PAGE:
• Jan 5th 2011 at 6:04PM
  • 22
Electric automaker Tesla Motors announced that its upcoming Model S sedan will incorporate two Nvidia Tegra chips to handle computing and graphics processing for the vehicle's 17-inch touch screen display as well as the car's instrument cluster. Nivdia's Tegra chip was specifically engineered for mobile applications that require low power consumption, while also demanding intense graphical performance. In this case, what's good for your phone is good for your plug-in car.

Tesla claims that the Tegra's "exceptional energy efficiency" is "a critically important feature for electric cars." By selecting a chip that draws less energy, the automaker hopes that more of the Model S' battery power can be used to extend the vehicle's overall range.

Back in 2008, Nvidia co-founder and chief executive officer, Jen-Hsun Huang, spoke with Earth2Tech regarding the Tegra line :
You have to deliver these elements with almost no power. If you boil it down to where the CPU, the GPU, and all the individual processors dissipate almost no energy so you could wind it up like a wristwatch or recharge it with the temperatures of your skin, you could make a mobile computing device that fits in your pocket. So we started with a blank sheet of paper and five years later we have Tegra.
The Model S' 17-inch touch screen – claimed to be the largest ever in a production vehicle – will feature intense 3-D graphics that rely on the performance of Nvidia's Tegra chip.

[Source: NVIDIA]


Tesla Motors' Model S to Feature NVIDIA Tegra Processors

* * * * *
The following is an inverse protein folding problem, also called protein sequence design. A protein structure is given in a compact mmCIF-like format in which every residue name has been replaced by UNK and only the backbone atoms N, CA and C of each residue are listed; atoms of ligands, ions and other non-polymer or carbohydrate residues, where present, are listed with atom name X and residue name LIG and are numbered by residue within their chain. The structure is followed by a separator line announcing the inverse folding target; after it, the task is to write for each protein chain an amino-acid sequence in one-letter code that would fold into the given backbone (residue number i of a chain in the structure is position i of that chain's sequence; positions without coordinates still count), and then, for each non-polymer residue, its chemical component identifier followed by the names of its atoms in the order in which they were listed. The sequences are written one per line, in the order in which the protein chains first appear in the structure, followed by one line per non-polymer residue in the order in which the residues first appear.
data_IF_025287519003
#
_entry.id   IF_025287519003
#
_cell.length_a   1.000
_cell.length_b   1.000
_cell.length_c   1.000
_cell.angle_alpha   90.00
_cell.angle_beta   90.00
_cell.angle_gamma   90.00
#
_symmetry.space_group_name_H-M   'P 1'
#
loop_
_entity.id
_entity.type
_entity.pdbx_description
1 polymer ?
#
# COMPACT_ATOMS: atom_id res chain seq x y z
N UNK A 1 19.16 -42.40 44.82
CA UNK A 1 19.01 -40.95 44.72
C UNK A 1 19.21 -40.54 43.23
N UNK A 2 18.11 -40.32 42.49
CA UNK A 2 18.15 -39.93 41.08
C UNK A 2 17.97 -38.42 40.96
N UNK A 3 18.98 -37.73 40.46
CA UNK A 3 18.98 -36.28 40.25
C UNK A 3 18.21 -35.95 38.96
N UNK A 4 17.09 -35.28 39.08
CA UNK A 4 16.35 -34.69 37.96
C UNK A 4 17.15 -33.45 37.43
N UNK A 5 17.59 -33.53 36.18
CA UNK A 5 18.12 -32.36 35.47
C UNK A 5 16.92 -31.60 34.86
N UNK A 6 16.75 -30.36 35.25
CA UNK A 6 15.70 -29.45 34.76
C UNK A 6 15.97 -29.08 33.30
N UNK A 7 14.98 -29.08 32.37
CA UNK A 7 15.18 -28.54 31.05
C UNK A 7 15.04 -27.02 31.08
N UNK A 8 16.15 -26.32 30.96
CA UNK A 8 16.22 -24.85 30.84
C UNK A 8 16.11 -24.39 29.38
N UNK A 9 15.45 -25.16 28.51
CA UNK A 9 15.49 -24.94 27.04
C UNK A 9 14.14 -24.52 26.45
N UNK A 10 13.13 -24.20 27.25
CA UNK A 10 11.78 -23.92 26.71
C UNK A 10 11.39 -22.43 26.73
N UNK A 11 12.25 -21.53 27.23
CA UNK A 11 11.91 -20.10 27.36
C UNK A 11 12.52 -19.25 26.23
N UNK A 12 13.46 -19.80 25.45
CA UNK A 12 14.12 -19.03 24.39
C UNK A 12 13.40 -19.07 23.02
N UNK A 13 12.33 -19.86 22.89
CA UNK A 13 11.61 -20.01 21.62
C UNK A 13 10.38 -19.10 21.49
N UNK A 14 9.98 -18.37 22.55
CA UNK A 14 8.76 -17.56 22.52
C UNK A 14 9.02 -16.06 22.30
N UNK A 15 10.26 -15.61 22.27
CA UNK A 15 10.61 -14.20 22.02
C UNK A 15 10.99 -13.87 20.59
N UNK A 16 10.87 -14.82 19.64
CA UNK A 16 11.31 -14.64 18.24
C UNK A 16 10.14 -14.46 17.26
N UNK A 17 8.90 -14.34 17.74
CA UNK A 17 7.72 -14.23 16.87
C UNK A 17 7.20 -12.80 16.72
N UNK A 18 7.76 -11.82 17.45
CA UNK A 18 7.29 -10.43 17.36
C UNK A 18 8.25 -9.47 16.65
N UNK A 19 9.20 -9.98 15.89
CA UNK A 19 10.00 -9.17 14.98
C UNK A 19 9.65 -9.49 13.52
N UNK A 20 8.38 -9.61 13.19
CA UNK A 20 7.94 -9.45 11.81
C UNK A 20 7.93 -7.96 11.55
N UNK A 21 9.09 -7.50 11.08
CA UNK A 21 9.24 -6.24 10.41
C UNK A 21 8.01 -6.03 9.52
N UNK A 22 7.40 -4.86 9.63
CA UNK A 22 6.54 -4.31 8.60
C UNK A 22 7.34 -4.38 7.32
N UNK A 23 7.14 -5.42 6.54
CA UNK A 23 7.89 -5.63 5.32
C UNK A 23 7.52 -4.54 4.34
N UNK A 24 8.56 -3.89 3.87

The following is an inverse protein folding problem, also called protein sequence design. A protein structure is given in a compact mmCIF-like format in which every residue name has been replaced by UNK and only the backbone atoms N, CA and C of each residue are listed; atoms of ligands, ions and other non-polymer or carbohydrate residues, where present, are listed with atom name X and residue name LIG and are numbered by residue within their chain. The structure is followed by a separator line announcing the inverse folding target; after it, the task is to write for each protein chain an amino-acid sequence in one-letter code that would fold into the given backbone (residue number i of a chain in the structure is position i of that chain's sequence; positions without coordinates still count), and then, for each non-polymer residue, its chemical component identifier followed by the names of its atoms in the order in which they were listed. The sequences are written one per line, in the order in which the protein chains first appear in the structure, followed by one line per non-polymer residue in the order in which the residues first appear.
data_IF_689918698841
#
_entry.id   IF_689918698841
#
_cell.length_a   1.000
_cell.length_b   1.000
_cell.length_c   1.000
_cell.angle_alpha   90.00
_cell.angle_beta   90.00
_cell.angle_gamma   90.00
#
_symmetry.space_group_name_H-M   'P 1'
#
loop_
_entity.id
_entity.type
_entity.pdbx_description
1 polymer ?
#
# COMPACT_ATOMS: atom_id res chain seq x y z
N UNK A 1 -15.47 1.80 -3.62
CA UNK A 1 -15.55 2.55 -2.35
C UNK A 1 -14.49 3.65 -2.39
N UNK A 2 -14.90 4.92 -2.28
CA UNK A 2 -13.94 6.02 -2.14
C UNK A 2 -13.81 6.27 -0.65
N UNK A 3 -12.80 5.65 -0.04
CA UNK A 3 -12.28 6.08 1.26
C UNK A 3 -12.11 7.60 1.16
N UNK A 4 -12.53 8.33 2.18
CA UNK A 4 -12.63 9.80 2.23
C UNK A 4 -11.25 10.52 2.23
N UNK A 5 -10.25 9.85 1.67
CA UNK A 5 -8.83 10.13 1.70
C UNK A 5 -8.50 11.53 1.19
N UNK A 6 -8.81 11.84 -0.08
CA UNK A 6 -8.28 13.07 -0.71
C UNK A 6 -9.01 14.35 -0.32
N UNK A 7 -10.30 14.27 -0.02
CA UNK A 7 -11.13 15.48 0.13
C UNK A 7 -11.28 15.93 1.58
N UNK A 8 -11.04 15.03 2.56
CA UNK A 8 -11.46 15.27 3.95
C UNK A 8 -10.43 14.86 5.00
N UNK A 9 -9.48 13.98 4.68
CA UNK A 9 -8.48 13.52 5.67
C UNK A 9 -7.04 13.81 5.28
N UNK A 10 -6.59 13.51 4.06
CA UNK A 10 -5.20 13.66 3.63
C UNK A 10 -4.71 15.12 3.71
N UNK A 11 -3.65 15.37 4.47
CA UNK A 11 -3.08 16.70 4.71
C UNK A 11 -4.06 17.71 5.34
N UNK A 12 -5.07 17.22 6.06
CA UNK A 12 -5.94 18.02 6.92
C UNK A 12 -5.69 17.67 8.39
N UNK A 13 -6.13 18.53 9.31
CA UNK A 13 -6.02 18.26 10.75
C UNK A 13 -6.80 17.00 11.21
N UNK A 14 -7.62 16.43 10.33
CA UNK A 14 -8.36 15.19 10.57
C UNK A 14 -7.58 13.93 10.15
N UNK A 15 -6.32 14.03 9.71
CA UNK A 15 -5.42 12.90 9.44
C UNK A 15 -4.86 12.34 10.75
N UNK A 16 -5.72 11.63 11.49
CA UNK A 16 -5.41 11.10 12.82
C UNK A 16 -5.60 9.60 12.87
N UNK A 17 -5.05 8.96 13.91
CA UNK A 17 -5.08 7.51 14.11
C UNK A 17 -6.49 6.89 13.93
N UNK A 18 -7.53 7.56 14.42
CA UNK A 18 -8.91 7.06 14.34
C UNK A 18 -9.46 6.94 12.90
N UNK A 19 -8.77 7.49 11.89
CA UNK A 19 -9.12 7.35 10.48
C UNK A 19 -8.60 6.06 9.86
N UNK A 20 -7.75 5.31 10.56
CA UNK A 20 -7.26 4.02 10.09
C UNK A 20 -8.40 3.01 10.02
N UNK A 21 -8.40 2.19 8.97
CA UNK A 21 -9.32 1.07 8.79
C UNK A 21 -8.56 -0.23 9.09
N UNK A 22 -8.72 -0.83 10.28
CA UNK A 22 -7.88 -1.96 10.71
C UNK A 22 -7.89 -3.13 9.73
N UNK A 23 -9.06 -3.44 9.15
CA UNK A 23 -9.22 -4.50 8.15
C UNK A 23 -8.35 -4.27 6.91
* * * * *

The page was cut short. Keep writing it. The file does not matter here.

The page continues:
Power-Stingy Tegra to Run All-Electric Sedan's Infotainment, Navigation, Instrument-Cluster Systems

LAS VEGAS, NV--(Marketwire - January 4, 2011) - CES 2011 ­-- NVIDIA announced today that NVIDIA® Tegra™ processors will power the infotainment, navigation and instrument-cluster systems in the Tesla Model S, the first sedan built from the ground up as an electric vehicle. Built around the driver, the Model S is the premium sedan, evolved. Its infotainment system features a 17-inch touch-screen center console -- the largest display ever in a car -- providing vivid 3D graphics.

In addition to its unrivaled graphics capability, the Tegra processor provides exceptional energy efficiency, a critically important feature for electric cars. One processor will be used to power the infotainment and navigation systems, and another for the instrument cluster.

The infotainment and navigation systems feature:

* 17-inch high resolution display, the largest display ever in a car
* Responsive touchscreen with a fully intuitive user interface